Starting at the end…

Something only my earliest critique partners know is that the first draft of Give Up the Ghost started with Cass preparing to go to prom while talking with Paige — an extended version of the scene that now appears in the last chapter of the book, ending with her reminiscing about how she came to be planning to go to prom at all, and looping back to what is now the beginning of the book.

The technique of starting with an intriguing or tense scene from the end of the story before going back to show how it all began is a well-loved one. Heck, Twilight does it. But it didn’t end up feeling right for GHOST. The risk with giving away part of the ending is you leave the reader knowing something that’s coming, so that part of the ending can no longer be a surprise. Basically, the suspense created by wondering how the character will get there has to be greater than the suspense lost by knowing where they’re going.

Now I have a new idea that might start at the end. I love the idea of using this particular scene as the opening. But I’m also wondering if it’s definitely worth the risk.

So I’m curious to hear: How do you feel about books that start with a glimpse of the end? What makes that work or not work for you? Any favorite examples?


Starting at the end… — 9 Comments

  1. I love books that start with a glimpse of the end and then slowly reveal how the characters got there – as long as it’s not too much info and it isn’t cheaply done. I loved WATER FOR ELEPHANTS, but felt really cheated because the end isn’t exactly the same as the glimpse at the beginning. There is nothing I hate more as a reader than being duped.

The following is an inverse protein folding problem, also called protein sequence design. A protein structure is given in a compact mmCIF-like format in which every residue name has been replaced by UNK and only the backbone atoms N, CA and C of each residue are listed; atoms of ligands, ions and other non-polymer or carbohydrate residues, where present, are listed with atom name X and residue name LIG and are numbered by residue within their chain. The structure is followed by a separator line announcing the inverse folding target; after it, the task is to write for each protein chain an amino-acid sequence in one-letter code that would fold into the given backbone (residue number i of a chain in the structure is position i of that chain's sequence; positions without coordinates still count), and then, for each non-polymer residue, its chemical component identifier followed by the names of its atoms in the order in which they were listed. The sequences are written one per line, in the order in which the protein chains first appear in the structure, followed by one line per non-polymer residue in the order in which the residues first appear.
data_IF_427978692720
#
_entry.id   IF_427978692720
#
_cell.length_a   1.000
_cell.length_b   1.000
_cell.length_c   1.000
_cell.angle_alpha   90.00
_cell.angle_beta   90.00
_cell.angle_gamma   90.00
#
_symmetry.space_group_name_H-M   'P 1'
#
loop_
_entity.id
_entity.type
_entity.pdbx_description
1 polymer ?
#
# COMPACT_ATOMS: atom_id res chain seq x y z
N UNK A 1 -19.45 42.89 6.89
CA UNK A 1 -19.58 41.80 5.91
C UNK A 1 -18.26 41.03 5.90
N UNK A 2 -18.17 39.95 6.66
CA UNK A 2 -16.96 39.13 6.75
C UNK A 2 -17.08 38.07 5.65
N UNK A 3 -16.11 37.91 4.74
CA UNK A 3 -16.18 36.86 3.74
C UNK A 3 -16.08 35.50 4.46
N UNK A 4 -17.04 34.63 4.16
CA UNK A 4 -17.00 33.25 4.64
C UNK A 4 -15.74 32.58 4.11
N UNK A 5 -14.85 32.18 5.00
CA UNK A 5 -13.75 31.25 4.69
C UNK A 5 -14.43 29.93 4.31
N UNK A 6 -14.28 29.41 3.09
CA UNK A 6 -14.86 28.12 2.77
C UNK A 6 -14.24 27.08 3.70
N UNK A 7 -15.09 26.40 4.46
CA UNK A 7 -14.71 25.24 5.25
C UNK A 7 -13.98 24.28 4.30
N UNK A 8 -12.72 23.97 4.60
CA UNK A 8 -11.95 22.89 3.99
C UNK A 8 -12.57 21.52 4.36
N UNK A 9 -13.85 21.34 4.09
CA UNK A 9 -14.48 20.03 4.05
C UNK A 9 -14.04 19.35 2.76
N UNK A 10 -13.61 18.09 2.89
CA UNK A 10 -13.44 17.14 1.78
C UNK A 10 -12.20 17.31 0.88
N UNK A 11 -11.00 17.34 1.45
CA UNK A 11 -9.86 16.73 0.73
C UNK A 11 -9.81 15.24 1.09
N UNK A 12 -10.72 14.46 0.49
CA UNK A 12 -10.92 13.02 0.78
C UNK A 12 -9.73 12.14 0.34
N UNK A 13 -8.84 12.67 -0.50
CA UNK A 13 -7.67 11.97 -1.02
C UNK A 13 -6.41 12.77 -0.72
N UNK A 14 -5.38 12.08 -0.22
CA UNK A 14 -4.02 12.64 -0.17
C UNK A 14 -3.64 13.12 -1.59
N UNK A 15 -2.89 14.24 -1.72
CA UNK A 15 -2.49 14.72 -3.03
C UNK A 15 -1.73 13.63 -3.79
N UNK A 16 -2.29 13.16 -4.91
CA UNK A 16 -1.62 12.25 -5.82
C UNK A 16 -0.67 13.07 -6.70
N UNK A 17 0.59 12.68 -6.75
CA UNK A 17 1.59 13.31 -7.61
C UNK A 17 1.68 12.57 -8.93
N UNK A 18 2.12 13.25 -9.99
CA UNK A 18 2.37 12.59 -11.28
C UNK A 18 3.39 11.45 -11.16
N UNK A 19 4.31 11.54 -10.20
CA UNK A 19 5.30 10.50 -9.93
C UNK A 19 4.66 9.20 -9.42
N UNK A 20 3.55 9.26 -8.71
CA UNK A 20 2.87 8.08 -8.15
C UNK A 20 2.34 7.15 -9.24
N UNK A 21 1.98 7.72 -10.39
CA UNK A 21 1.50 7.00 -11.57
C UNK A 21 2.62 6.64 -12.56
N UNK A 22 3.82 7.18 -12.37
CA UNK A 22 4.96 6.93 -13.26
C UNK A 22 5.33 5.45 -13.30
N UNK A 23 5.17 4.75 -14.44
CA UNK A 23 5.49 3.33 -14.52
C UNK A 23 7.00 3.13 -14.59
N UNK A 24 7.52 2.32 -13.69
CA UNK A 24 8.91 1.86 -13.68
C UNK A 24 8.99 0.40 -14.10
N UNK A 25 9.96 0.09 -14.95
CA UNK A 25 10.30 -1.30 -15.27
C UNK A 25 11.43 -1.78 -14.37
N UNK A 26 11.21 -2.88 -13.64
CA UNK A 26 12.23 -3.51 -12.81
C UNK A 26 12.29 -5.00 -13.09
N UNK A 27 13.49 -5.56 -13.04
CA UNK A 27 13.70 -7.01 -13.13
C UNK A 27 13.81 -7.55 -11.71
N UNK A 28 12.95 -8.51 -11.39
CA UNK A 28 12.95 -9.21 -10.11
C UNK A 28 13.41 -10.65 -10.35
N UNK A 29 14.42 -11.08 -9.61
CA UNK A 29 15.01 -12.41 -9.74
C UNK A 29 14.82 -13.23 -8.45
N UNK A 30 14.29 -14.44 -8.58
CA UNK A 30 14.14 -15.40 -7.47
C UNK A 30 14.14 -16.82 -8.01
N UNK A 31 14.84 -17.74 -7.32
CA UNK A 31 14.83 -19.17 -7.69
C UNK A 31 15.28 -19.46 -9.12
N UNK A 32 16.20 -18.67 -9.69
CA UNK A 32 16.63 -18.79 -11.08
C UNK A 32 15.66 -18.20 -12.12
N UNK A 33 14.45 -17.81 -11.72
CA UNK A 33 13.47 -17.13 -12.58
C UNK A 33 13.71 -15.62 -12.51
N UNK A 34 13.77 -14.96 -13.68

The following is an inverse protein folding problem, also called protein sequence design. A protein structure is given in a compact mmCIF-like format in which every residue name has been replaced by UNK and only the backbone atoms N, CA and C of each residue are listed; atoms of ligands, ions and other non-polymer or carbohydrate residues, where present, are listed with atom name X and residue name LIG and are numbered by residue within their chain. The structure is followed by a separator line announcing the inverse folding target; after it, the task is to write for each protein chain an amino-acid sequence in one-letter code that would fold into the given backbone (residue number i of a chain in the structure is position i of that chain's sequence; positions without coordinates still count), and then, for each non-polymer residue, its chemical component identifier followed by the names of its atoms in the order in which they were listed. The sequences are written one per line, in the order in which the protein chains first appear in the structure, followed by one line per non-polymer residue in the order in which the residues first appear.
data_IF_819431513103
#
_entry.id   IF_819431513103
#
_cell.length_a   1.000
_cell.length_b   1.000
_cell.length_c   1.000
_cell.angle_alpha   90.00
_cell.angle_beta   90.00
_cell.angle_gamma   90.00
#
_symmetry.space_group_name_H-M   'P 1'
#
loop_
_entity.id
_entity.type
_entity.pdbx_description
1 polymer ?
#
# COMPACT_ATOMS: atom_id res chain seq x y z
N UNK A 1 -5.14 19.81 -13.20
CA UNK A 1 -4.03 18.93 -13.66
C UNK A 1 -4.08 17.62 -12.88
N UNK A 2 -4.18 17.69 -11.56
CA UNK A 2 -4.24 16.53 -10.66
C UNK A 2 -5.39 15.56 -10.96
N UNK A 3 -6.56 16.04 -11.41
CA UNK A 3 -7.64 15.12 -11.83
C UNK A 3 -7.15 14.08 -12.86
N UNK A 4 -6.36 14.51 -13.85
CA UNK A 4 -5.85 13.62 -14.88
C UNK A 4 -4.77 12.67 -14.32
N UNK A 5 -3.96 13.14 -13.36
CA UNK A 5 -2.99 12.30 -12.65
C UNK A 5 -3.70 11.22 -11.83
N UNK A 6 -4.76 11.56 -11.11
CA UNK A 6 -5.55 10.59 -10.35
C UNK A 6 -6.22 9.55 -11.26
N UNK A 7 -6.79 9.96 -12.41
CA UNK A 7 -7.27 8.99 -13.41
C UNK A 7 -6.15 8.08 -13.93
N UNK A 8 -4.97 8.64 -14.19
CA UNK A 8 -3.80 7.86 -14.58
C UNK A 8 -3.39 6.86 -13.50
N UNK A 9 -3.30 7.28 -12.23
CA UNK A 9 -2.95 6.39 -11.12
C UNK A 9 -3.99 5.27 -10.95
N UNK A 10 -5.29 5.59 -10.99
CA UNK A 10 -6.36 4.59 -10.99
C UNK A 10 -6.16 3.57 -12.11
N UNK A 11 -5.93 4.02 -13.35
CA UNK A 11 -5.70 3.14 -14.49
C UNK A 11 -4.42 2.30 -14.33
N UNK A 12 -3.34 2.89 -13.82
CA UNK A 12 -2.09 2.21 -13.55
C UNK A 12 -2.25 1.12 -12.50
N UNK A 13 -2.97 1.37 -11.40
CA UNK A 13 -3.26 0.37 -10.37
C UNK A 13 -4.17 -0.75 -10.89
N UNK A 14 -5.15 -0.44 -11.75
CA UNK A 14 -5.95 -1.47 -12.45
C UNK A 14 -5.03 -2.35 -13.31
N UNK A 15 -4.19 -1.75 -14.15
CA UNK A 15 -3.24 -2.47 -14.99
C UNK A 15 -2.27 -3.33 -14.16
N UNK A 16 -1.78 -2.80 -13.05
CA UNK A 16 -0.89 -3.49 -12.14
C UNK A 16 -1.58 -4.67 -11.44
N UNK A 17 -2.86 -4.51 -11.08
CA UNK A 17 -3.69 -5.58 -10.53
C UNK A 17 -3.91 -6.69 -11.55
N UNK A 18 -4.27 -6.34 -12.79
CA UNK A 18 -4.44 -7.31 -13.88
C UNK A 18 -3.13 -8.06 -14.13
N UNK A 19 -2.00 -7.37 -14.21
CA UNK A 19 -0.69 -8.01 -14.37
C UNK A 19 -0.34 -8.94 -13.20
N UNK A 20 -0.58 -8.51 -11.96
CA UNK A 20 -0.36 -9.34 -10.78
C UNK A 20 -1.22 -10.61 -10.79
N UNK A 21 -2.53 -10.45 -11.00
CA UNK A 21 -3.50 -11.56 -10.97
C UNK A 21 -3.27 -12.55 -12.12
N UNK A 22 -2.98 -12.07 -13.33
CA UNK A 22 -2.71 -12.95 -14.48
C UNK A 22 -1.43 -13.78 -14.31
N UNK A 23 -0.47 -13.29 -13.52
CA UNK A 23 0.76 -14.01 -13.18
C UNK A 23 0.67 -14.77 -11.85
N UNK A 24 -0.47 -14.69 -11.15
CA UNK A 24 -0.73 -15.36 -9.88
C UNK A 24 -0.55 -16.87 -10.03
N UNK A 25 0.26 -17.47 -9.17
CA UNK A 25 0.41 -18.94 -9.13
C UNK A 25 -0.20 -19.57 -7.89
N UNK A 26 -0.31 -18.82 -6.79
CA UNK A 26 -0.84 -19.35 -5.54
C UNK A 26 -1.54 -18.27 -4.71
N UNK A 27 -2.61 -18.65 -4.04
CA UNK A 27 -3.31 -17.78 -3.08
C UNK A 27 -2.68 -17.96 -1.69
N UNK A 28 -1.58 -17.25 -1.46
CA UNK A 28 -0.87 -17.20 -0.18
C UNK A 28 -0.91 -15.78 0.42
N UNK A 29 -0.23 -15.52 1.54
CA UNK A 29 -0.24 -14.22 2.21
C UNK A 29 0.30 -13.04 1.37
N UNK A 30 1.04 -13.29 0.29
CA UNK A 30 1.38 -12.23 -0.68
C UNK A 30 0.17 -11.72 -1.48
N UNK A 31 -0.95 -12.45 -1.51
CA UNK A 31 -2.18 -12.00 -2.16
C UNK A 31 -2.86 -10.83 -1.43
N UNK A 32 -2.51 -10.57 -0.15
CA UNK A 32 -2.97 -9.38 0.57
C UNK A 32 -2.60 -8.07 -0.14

I can’t think of books that did this really well off the top of my head, but I LOVED the movie MEMENTO. That counts, right?

    • Oh, yeah, I had the same reaction to WfE. It really does feel like cheating if you give outright wrong details in the opening just to misled. Memento is great, though! Did you know Mandy Hubbard has a book told the same way–backwards through time–BUT I LOVE HIM (written as Amanda Grace)?

      • Oh, I didn’t know that about Mandy Hubbard’s book. What a great concept-I’ll add that one to my giant TBR pile. I’d love to do something cool like that, but my brain is so linear, I’m not sure I could pull it off well.

  2. It’s tough to pull off. My general preference is not to do that, but that may be a reflection of my (now) extreme paranoia about spoilers. I hate hate hate spoilers, and an end-of-the-story-first scene is basically a spoiler.

    Which rings up the corrolary: you can get away with it if you can write the scene such that it _doesn’t_ spoil too much. Which ain’t easy.

    The other time I think this can work is when the front-loaded scene shows something that readers will basically take as a foregone conclusion anyway, but can be shown in such a way as to _raise_ one or more compelling questions in the reader’s mind. Usually, questions along the lines of “I wonder how it ended up _that_ way?”